When we told friends that we would be staying in Flagstaff, several recommended that we include Sedona in our plans. When we mentioned we were including Sedona in our plans, the recommendation was to avoid the Interstate and make sure we took the scenic Hwy 89A. When we told the GPS we wanted to get from Flagstaff to Sedona, our plotted route sent us along scenic 89A.
We left Williams and headed back towards Flagstaff. We planned to go on one of the Jeep tours into the Red Rock country around Sedona on Sunday so decided to drive down and check out the area a little bit rather than just booking over the phone or internet.
The speed limit decreased and the yellow road warning signs showed what appeared to be more correctly identified as u-turns. If you drive in the mountains much, you are familiar with switchbacks. Although we didn’t get a picture of it, the path on our GPS map screen looked all squiggly, doubling back on itself and reminded of the line from the CW McCall song, Wolf Creek Pass.
Well, from there on down it just wasn’t real purdy: it was hairpin county and switchback city. One of ’em looked like a can full’a worms; another one looked like malaria germs. Right in the middle of the whole damn show was a real nice tunnel, now wouldn’t you know? (Bill Fries, Chip Davis)
-CW McCall “Wolf Creek Pass”
The ride took us alongside the Oak Creek. As local schools were beginning a one or two week fall break, the several campgrounds along the creek and in the canyon were full. Traffic was not especially heavy although there were enough cars around to require close attention but we moved along at a reasonable rate.
As we passed some of the more popular businesses like an outside ice cream stand, traffic got a bit heavier and slowed down with more traffic in both directions. About a mile or so outside of Sedona, it was bumper-to-bumper and essentially stopped. It was a pace that would rival the Beltway and 95 North interchange on a Friday afternoon…but on a much smaller scale that didn’t last as long. As we crept along we enjoyed the scenery and the deep red color of the rocks that the area is known for.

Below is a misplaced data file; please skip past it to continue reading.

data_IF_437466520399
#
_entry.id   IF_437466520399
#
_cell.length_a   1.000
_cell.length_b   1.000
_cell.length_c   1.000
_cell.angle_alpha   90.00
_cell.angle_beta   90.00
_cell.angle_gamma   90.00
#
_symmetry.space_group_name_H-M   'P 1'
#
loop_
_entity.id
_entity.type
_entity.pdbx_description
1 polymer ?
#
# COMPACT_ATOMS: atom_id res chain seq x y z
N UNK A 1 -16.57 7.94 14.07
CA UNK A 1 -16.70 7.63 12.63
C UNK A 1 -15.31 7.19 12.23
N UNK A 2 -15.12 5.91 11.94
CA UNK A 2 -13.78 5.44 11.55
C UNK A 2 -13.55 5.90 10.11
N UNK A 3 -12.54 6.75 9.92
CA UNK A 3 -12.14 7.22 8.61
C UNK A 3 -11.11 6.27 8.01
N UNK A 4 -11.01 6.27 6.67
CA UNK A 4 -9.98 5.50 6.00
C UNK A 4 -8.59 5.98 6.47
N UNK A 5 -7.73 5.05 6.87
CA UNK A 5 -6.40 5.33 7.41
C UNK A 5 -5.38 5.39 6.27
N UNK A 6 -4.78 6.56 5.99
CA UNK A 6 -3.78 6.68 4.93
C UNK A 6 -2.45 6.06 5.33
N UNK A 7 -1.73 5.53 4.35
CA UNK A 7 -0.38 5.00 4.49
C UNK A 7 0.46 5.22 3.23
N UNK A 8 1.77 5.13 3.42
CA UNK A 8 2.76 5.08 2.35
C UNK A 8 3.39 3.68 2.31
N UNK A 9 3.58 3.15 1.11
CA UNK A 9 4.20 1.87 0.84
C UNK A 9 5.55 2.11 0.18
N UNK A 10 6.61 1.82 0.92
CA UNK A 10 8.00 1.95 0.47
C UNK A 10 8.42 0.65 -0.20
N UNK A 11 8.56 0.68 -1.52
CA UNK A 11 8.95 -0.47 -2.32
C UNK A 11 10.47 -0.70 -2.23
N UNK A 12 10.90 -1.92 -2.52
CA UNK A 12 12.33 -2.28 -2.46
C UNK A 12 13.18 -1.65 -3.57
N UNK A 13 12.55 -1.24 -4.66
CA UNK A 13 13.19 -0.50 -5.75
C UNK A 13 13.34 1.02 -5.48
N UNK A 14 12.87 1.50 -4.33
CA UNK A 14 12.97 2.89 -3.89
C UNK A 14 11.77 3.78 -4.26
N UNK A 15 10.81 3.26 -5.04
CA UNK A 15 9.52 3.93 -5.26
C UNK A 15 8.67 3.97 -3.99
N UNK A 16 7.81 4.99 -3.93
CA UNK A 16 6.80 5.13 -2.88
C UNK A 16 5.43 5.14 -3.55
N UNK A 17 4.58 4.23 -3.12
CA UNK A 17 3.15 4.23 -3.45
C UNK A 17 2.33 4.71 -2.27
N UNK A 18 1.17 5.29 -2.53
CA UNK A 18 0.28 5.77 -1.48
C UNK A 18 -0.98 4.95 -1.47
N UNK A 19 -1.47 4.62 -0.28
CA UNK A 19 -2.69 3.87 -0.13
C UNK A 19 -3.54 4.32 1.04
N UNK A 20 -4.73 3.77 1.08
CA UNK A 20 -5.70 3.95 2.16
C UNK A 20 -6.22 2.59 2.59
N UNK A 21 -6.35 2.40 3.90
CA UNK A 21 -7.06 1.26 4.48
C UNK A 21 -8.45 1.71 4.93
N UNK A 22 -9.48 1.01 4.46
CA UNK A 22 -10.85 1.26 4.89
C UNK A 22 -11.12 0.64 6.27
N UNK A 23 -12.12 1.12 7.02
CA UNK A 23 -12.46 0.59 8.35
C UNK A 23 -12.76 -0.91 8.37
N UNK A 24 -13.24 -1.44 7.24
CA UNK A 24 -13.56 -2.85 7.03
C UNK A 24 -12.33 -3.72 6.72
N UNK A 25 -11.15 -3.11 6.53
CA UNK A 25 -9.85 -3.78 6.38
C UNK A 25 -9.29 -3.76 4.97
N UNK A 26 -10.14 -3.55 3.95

As we cruised (crept?) into Sedona, the landscape went from forest to citystreet in a very short stretch of 500-1000 feet. This main street was wide and pedestrian friendly with lots of on-street parking and numerous signs to off street public parking. Wide sidewalks separated the street from one and two story storefronts. The storefronts were an eclectic mix of touristy shops, restaurants, tour operators, artistic galleries and mixed retail. It was almost as much fun to walk along remembering pre-Mall Main St as it was to investigate the shops and watch the people along the way.
We planned to make arrangements for a Jeep tour of the surrounding area the next day and wanted to look at some turquoise jewelry. We had done some research on the internet and there were some shops that had looked interesting but the jewelry wasn’t quite what we seeking. We did run into some very helpful and some very persistent shopkeepers but it just wasn’t “it”. So we bought no jewelry that day.
We did however make arrangements for our Jeep tour. We had wanted to take the Soldiers Pass tour but it was full up (and at 8:00 am) so we booked a combined tour for tomorrow afternoon which combined Old Bear Wallow and the Cowboys and Canyons tour.
It had gotten dark and it was time for dinner. There were plenty of restaurants to choose from and varied in their fare from typical pub fare, various barbeques, Thai, vegetarian and southwestern. We chose the Oaxaca Restaurant for some traditional southwestern/Mexican fare which was quite tasty. The margaritas were pretty good as well.
After dinner, we made our way back to the car and chose to make our way back to the hotel via the interstate rather than run the gauntlet of campgrounds along Oak Creek Canyon. After preparing a couple of postcards, we turned in for the night.